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What's So Exciting About Stock Option Trading?

Aug 17, 2007
Option Trading seems to be more popular now than ever before. We all know that options can help leverage the money that you trade or invest. But, for the beginning stock trader, the concept of options trading can be a little confusing. In this article, I will to talk about what options are and the different types of options. I will also show the advantage that the options trader could have over people who do not trade options.

Options can be broken down into two broad and general categories. There are call options and put options. The decision as to whether or not you want to use call or put options in your option trading depends on your opinion about where the market will go and how you want to make money based on that opinion.

One of the initial concepts that traders seem to find confusing is how options are priced. Usually, when people see the price of an option, it can be anywhere from a few cents to a couple of dollars. But, since a stock option represents 100 shares of the stock, the actual price that the trader will pay for an option has to be multiplied by 100. So, in option trading, a stock option that is priced at $.25 will actually cost $25 to purchase.

A call option is the right but not the obligation to purchase a specific stock at a certain price for specific duration of time. This allows a trader to purchase the right to buy 100 shares at the strike price of the option before the option expires. So, if you purchased an XYZ $50 call option that expires next month, you have purchase the right to buy 100 shares of XYZ stock at $50 before the option expires next month. These expiration cycles are normal to option trading.

Some traders don't see the advantages that others do in option trading until they do the math. Let's suppose you purchase the above option for $.50. Since you purchase the stock option for $.50 and have the right to buy the stock and $50, you need the stock to trade above $50.50 in order to make money. This is called your breakeven price.

Let's suppose that you check the stock price of XYZ stock and it's trading at $52. In order to calculate how much profit we would have on this trade at this price, you simply subtract the current stock price from the breakeven price. So, in this case you, would have profited $1.50. And, since options are traded in hundred share lots, this would translate to $150 profit. While this may not seem like a lot of money, keep in mind that in order to initiate this trade you only had to purchase the option for $50.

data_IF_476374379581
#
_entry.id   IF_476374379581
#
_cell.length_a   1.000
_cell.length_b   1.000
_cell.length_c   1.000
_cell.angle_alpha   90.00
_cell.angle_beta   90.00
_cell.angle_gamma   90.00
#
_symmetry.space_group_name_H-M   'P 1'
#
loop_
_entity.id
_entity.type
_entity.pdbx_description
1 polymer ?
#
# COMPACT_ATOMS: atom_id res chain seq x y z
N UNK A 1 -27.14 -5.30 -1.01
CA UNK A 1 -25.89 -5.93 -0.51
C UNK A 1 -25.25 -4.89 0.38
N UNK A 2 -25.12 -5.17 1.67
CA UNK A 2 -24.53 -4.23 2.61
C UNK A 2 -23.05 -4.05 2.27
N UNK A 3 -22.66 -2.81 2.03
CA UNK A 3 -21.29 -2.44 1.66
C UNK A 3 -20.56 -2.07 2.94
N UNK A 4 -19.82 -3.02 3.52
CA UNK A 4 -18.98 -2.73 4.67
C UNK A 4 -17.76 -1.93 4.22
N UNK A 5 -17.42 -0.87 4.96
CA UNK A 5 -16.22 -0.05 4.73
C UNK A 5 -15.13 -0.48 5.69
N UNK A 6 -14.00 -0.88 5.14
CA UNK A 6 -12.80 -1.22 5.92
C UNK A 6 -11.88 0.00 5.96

In the above scenario, the trader made money when the stock went up. Can we employ our option trading skills when the market goes down? You bet we can. If you are just looking to purchase options, this type of option trading strategy would employ put options.

A put option is the right but not the obligation to sell a stock to someone at a specific price before a definite period in time. So, traders speculating that a stock may go down would purchase a put option. Let's clarify this with an example.

Let's say that you expect that ABC stock will go down. With this in mind, you purchase the ABC $25 put option for $.75. Now, remember that the stock will need to be below our breakeven price in order for us to make money. In order to calculate the breakeven for this trade we would need to subtract $.75 from $25. So, once the stock begins trading below $24.25 you will be making money.

Option trading is not as confusing as some traders make it out to be. The concept of purchasing calls and puts are relatively straightforward and simple. As we have seen, the leverage potential and limited risk features found in trading options can be very attractive. For some traders, these are the two reasons that they get excited about stock option trading.
About the Author
Sam Perdue has been actively trading the markets for over 13 years. He has written a computer program that helps traders analyze the stock, Forex, commodities and options markets using Fibonacci ratios, Elliott Wave, option pricing and nonlinear programming algorithms. For more information, please see our option trading software.
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